Often I listen to podcasts when I work out. It’s a great use of time, be it while out on the trails jogging or in the gym lifting. Recently I listened to an episode of Dave Chesson’s Book Marketing Show podcast about writing tools. He mentioned the writing tool Scrivener. I had never heard of this software, but then again, I had not performed much research on writing tools.
His description of the software intrigued me as I rested between sets on the chest fly machine. I have always used Word for writing, and it has served me well, but it is not designed to create lengthy manuscripts. For example, scene reordering or moving to another chapter is common. There is no easy method beyond cut and paste to do that in Word.
Based on the podcast, I downloaded a trial version of Scrivener after I returned home. They offer a true thirty day test period – use it two days a week and it will last 15 weeks, as stated on their website. That in itself is encouraging, as I have often downloaded test software with good intentions, then life happens, and upon return to test the period is over. No such risk here.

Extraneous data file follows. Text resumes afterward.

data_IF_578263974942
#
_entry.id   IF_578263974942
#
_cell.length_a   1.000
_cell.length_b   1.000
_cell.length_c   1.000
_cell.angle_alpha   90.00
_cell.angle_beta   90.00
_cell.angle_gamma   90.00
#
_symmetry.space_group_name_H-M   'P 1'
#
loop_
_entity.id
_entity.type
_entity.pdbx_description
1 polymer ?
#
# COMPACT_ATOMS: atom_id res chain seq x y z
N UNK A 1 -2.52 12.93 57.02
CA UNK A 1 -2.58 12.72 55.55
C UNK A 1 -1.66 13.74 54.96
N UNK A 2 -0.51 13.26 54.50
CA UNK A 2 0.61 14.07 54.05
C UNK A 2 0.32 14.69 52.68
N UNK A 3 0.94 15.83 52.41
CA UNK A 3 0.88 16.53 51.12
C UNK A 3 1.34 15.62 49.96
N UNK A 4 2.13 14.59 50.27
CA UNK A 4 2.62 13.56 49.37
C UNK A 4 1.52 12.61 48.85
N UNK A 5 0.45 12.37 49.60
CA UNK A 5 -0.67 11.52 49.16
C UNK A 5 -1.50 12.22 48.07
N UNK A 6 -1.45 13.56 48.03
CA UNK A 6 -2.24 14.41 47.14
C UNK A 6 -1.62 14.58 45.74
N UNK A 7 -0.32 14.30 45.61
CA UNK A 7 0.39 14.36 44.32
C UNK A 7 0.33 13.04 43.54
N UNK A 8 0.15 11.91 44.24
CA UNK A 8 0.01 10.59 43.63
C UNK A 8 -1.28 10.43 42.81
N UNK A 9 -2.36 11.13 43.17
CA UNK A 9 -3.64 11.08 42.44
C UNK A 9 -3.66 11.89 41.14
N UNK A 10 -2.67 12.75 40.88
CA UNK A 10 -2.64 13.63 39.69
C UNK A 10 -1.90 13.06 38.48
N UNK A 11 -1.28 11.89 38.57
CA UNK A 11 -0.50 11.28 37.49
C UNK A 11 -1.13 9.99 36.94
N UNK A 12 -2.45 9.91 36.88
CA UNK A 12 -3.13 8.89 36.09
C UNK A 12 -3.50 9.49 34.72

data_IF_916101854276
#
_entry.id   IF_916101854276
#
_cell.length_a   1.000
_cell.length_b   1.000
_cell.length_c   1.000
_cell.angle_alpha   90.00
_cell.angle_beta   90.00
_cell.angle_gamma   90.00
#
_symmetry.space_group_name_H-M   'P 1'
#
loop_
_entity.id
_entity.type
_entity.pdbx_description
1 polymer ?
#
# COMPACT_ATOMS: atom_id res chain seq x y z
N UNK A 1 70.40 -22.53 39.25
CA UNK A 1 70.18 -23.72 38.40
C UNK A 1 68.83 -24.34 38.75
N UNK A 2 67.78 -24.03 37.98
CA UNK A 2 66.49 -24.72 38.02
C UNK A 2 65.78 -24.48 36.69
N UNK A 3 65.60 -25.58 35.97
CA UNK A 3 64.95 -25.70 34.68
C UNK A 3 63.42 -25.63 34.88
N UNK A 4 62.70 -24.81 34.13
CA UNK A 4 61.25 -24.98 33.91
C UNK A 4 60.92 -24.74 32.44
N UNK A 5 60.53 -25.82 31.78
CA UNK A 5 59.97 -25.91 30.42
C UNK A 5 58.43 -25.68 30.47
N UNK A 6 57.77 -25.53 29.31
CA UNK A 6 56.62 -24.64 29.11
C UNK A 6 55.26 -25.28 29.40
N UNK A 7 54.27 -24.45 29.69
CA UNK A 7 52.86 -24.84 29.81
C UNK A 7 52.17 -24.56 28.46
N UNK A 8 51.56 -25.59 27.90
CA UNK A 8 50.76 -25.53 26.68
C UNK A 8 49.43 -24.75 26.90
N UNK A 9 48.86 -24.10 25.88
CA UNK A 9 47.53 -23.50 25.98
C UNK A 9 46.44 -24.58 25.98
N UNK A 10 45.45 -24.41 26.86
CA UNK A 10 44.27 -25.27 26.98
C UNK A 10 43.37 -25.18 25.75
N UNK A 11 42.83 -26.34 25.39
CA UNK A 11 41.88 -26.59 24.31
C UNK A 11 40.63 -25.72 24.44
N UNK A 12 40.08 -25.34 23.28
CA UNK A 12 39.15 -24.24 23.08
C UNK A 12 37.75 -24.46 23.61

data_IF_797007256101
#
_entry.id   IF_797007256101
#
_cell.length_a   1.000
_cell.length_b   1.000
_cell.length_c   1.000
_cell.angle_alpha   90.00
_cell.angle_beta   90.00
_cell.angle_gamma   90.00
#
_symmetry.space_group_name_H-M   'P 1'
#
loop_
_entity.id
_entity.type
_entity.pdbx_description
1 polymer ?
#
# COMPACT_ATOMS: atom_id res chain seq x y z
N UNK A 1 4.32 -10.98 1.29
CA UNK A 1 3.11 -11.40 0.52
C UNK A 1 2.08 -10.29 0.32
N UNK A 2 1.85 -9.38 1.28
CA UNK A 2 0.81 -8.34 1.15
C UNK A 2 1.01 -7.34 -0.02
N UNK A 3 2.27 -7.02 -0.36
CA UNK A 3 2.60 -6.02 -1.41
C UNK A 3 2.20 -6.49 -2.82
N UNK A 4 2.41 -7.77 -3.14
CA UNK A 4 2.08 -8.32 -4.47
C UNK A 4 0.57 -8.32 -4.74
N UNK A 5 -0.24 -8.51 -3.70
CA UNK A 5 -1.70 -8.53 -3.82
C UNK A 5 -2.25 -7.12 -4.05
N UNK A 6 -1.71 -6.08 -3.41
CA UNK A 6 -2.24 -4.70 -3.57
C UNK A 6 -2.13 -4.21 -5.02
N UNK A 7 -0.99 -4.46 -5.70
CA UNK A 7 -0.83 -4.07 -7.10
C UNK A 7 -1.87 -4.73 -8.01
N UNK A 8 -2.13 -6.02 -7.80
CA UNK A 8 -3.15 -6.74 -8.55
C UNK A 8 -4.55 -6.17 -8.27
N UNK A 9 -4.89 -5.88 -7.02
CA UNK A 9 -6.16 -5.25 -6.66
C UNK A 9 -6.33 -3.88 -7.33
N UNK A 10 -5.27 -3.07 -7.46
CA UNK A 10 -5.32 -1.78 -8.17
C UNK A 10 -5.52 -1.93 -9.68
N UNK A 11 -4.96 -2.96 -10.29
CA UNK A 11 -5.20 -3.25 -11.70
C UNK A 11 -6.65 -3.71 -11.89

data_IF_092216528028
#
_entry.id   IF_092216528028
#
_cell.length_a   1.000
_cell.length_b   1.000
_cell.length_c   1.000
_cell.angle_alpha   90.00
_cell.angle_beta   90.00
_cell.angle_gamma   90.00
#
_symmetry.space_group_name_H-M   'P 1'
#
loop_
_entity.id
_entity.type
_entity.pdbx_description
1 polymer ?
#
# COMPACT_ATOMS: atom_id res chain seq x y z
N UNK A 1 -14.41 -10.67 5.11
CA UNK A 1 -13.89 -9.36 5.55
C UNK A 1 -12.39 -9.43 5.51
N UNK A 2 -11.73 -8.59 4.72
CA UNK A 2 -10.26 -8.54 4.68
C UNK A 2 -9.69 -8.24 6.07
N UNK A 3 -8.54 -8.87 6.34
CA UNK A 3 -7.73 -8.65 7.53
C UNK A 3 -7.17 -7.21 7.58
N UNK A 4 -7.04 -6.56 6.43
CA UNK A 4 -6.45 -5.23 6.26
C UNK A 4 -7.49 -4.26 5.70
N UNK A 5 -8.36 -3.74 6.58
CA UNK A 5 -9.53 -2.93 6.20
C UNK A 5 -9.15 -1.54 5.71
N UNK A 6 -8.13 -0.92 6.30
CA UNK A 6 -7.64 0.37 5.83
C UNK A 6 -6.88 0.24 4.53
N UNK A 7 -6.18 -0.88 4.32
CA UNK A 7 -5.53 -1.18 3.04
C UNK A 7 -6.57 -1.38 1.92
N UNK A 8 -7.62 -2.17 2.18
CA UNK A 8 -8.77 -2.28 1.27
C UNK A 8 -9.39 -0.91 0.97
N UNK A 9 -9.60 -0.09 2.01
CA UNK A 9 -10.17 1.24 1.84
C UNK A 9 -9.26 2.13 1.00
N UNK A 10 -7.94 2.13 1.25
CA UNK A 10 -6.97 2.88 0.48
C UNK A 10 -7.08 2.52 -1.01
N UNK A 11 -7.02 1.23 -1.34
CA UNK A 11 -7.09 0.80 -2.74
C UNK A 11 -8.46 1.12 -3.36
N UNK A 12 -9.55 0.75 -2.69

I installed Scrivener and imported my two WIPs into the same project since the first is a short prologue for the novel. I’ll eventually want to separate when it comes time to export (that combines all separate parts, chapters, and scenes into one document) but for character development and tracking, having all together for development makes sense.
I won’t go over some of the features of Scrivener that writers of longer works find useful, as I encourage you to listen to the podcast mentioned above for that information. However, I will plan to periodically provide updates here my impressions and experiences with the software. From my early experience (about an hour), I am convinced that there is value to go further with the trial.
One last point, it’s not expensive. I believe the cost is $45, but the podcast episode page has a code for 20% off.